Boeing’s long-awaited dream machine became a commercial reality on Sunday when the lightweight plastic-composites 787 Dreamliner was formally delivered to its first Japanese customer.
Boeing says the revolutionary carbon fiber design will hand 20 percent fuel savings to airlines struggling to avoid a new recession, and give passengers a more comfortable ride with better cabin air and large electronically dimmable windows.
The first $200 million aircraft was handed over to Japanese carrier All Nippon Airways three years behind schedule after persistent delays that cost Boeing billions of dollars.
“It took a lot of hard work to get to this day,” said Scott Fancher, vice president and general manager of the 787 program, at the outset of two days of celebrations at the plane’s Seattle production plant.
The blue and white-painted long-range aircraft, which boasts a graceful new design with raked wingtips, will leave for Japan on Tuesday and enter service domestically on October 26.
Boeing has taken orders for 821 Dreamliners, which will compete with the future Airbus A350, due in 2013.
The much-anticipated handover came a week after another major first delivery – the 747-8 Freighter – was abruptly postponed in a contract dispute with the customer. ANA, the world’s ninth largest airline by revenues, plans to coax the airplane into service on domestic routes before putting it on longer international routes like Frankfurt, Germany.
The aircraft goes 52 percent further than the all-metal Boeing 767 that it is designed to replace while using 20 percent less fuel for the distance flown, an ANA executive said.
In a classic roll of the dice in the high-stakes aerospace industry, Boeing abandoned plans for a sound barrier-chasing “Sonic Cruiser” a decade ago and worked on lighter long-range jets as cash-starved airlines valued efficiency over speed.
The resulting composites-based technology proved popular with airlines, forcing Airbus to turn its back on the aluminum airframe for its next generation of jets. Boeing expects this to become the standard for future passenger planes.
“Technology will only get more efficient and lighter,” said the 787 program’s chief project engineer, Mike Sinnett.
The plane’s lighter weight allows airlines to operate routes even when the demand is insufficient for larger aircraft like the Boeing 777 or 747, or the Airbus 380 superjumbo.
“For aviation we believe this is as important as the 707 was with the introduction of the jet age,” Fancher said.
He moved to head off any fears over the new materials, stressing tough composites were nothing like ordinary plastic.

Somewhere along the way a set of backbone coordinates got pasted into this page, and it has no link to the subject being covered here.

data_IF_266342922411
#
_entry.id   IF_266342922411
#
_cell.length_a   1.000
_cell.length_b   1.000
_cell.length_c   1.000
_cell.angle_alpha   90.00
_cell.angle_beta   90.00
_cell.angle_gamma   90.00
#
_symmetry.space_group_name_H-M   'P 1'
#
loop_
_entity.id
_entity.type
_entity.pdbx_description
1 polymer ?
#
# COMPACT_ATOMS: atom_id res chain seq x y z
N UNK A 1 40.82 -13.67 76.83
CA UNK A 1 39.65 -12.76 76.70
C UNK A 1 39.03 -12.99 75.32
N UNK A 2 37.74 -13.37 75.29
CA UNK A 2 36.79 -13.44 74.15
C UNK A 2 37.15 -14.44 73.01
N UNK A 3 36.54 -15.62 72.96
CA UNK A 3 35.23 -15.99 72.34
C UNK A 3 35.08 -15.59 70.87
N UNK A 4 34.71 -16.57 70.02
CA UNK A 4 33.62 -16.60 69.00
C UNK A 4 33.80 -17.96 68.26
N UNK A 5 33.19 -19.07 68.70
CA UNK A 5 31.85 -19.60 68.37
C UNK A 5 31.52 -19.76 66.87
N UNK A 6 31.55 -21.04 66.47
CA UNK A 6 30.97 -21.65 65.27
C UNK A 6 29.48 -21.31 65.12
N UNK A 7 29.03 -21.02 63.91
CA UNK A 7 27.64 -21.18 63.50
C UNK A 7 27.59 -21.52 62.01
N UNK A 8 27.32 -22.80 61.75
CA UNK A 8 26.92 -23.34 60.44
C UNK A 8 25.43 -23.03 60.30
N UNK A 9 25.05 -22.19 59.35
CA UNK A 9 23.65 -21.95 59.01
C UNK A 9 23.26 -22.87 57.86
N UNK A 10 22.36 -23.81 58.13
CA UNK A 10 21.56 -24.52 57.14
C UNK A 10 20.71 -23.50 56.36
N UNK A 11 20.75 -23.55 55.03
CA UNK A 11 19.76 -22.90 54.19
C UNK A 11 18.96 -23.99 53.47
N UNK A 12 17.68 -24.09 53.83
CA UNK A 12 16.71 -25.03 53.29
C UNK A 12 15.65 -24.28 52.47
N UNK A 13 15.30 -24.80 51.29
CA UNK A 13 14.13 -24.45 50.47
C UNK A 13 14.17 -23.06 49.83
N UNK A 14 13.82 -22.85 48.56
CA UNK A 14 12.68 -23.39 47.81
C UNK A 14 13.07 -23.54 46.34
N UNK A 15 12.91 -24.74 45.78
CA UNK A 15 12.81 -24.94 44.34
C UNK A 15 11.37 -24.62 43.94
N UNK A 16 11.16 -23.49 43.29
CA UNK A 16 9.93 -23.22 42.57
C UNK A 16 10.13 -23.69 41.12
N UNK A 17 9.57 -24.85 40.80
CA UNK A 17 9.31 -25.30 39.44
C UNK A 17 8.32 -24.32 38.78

“Plastic is what you have on the dashboard of your car. This is not plastic,” he told reporters.
The 787 development program has been delayed seven times due to challenges with engineering, supply chain glitches and a 58-day labor strike in 2008.
“We have been waiting for the 787 for over three years as we expected it in the summer of 2008,” said senior vice president Satoru Fujiki, who took part in negotiations to buy the 787.
“I can’t say the delayed delivery didn’t have any impact but ANA and Boeing worked closely to mitigate it,” he said, adding Boeing had provided alternative jets to meet the shortfall.
ANA has ordered a total of 55 Dreamliners worth $11 billion at current list prices, including 40 of the 260-passenger 787-8 variant being delivered this week.
ANA plans to take delivery of 4 planes in 2011 and an additional 8 next year.
“By the end of 2017 we will get all our 787’s, so it is catching up on all our deliveries.”
The Seattle Times reported on Sunday that 787 program costs had topped $32 billion due to delays. That estimate raised questions, the newspaper said, over whether the new jet would make money for Boeing before “well into the 2020s, if ever.”
Boeing declined comment. Analysts say new jets typically cost closer to $15 billion.
Boeing also faces Wall Street concerns over its ability to reach its target of lifting output to 10 planes a month by 2013.
“Boeing still has to achieve a smooth production ramp-up and still has to do rework on some 40 airplanes that it says will take years to complete,” aerospace analyst Scott Hamilton said.
Asked how confident he was that Boeing would stick to its latest output goals, ANA’s Fujiki said: “We are quite confident in Boeing’s ability to deliver on schedule this time.”
Also uncertain is how many planes Boeing must sell to break even, something the company is not yet saying.
“If it is 1,200, they should make money; if it is larger than that it could be challenging,” Hamilton said.
The delivery comes as Boeing remains locked in a dispute with one of its top labor unions in Washington state, where it has traditionally built its aircraft.
The International Association of Machinists and the National Labor Relations Board accuse Boeing of building a non-union 787 plant in South Carolina to punish the IAM for past strikes.
Boeing denies that claim, saying the jobs in South Carolina represent new employment, not the relocation of existing work. The issue has become a political lightning rod, with Republicans denouncing the Democratically controlled NLRB as being unfriendly to U.S. companies.